There are a lot of unpredictable factors about backyard birding: which birds will visit when, how much they'll eat, whether they'll prefer a new seed or treat, if predators will be lurking nearby, if they'll nest in the yard, how they'll behave with one another, and even if they'll react the same way to the dedicated birder who fills their feeders and scrubs their birdbath in the cold of winter, during a snowstorm, or when a soggy rain is lazily dripping from dingy clouds. This week has been a disappointing one in my backyard, as many of the birds vanished for several days during our poor weather. This weekend the flock of American goldfinches and pine siskins has returned as the sun peeked from behaind the clouds, however, and they are as starving as ever. If there's one thing I can predict about this hobby, it's that I'll be out to fill the feeders again, whether the birds seem to appreciate my efforts or not, because I always appreciate their companionship.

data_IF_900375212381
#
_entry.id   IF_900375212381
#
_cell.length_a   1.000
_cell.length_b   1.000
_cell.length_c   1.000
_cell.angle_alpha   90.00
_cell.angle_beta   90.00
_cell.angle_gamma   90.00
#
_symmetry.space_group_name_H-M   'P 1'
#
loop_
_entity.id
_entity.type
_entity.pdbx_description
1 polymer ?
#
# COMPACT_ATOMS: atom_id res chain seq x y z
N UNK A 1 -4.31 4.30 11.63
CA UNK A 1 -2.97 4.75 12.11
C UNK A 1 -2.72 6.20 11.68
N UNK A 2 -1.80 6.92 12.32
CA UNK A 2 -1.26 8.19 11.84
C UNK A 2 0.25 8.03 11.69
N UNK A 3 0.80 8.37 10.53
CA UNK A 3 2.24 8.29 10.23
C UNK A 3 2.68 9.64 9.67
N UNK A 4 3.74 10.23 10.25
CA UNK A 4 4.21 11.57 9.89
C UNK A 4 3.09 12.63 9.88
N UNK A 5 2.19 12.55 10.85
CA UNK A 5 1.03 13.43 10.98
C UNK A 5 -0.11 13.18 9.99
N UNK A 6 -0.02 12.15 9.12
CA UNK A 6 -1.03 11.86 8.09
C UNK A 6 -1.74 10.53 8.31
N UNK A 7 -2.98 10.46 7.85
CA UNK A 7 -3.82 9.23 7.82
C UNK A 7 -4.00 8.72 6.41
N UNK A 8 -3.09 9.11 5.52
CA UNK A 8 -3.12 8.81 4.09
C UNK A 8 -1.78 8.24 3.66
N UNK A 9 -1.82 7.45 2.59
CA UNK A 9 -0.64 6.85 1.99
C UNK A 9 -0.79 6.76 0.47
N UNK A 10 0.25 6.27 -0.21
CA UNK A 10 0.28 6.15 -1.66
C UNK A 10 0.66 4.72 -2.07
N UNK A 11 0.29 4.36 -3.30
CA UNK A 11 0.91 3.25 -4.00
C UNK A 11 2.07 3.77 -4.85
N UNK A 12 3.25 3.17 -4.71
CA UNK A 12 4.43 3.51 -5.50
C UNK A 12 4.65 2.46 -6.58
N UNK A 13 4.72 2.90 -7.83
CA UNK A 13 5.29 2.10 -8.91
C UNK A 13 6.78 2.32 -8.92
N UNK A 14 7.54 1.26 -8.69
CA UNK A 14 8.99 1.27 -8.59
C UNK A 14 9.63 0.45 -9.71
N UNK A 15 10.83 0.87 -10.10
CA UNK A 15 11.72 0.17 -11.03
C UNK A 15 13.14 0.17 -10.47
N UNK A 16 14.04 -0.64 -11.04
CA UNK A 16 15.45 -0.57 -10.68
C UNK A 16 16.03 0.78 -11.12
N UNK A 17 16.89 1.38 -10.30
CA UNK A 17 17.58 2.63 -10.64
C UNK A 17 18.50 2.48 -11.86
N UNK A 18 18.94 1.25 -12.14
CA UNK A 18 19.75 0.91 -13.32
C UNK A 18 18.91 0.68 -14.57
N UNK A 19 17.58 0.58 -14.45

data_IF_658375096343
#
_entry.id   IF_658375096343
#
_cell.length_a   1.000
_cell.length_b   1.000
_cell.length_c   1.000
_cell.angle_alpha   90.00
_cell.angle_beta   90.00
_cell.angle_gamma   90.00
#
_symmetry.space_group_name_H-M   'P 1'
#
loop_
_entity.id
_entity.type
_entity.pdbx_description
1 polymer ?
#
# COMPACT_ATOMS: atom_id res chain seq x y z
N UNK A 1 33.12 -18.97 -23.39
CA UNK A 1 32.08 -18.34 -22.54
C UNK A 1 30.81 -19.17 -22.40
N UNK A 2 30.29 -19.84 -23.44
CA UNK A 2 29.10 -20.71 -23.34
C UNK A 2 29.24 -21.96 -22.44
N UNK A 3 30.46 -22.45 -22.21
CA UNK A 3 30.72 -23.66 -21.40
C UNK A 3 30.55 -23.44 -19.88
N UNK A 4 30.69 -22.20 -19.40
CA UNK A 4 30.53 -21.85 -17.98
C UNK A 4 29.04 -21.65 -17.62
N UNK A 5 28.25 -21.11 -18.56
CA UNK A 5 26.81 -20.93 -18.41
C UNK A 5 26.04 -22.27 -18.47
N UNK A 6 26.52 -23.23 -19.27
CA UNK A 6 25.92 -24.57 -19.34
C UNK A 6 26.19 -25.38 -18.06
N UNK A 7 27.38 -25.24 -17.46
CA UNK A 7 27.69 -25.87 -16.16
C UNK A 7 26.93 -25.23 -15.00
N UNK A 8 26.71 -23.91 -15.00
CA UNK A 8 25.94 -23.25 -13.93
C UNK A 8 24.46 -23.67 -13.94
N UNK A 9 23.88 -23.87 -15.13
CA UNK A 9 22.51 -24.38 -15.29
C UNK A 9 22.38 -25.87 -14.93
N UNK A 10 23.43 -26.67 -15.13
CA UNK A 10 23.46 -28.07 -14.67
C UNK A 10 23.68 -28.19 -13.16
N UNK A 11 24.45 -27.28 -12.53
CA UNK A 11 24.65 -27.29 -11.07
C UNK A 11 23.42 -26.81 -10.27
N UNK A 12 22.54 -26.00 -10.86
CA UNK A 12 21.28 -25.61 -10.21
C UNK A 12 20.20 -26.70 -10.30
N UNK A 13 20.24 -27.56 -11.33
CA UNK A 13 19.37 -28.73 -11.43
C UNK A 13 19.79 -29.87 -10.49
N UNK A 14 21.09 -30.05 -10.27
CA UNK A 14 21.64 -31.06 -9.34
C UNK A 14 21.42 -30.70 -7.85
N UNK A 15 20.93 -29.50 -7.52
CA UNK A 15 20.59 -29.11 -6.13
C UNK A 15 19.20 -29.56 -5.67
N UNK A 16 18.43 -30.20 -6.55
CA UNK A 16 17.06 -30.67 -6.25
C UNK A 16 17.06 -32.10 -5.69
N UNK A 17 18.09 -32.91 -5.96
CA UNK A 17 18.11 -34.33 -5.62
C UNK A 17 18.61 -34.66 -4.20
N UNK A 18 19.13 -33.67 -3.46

It is also amazing to me how you can begin to recognize specific birds if you observe them long enough. There are two American goldfinches that I can easily recognize at the moment -- one fat, fluffy bird I've christened Teresa (she looks like a Teresa, though it could as easily be a male bird), and another male named Scruffy. I know he's male, and his moniker is appropriate, because he's begun his spring molt and his bland plumage is interspersed with shockingly bold yellow patches that are but a prelude to his mating glory. Granted, in another week or two many of his companions will likely appear scruffy as well and I'll probably lose him in the flock, but for the moment he's an old friend I'm glad to see occasionally, even if his visits are unpredictable.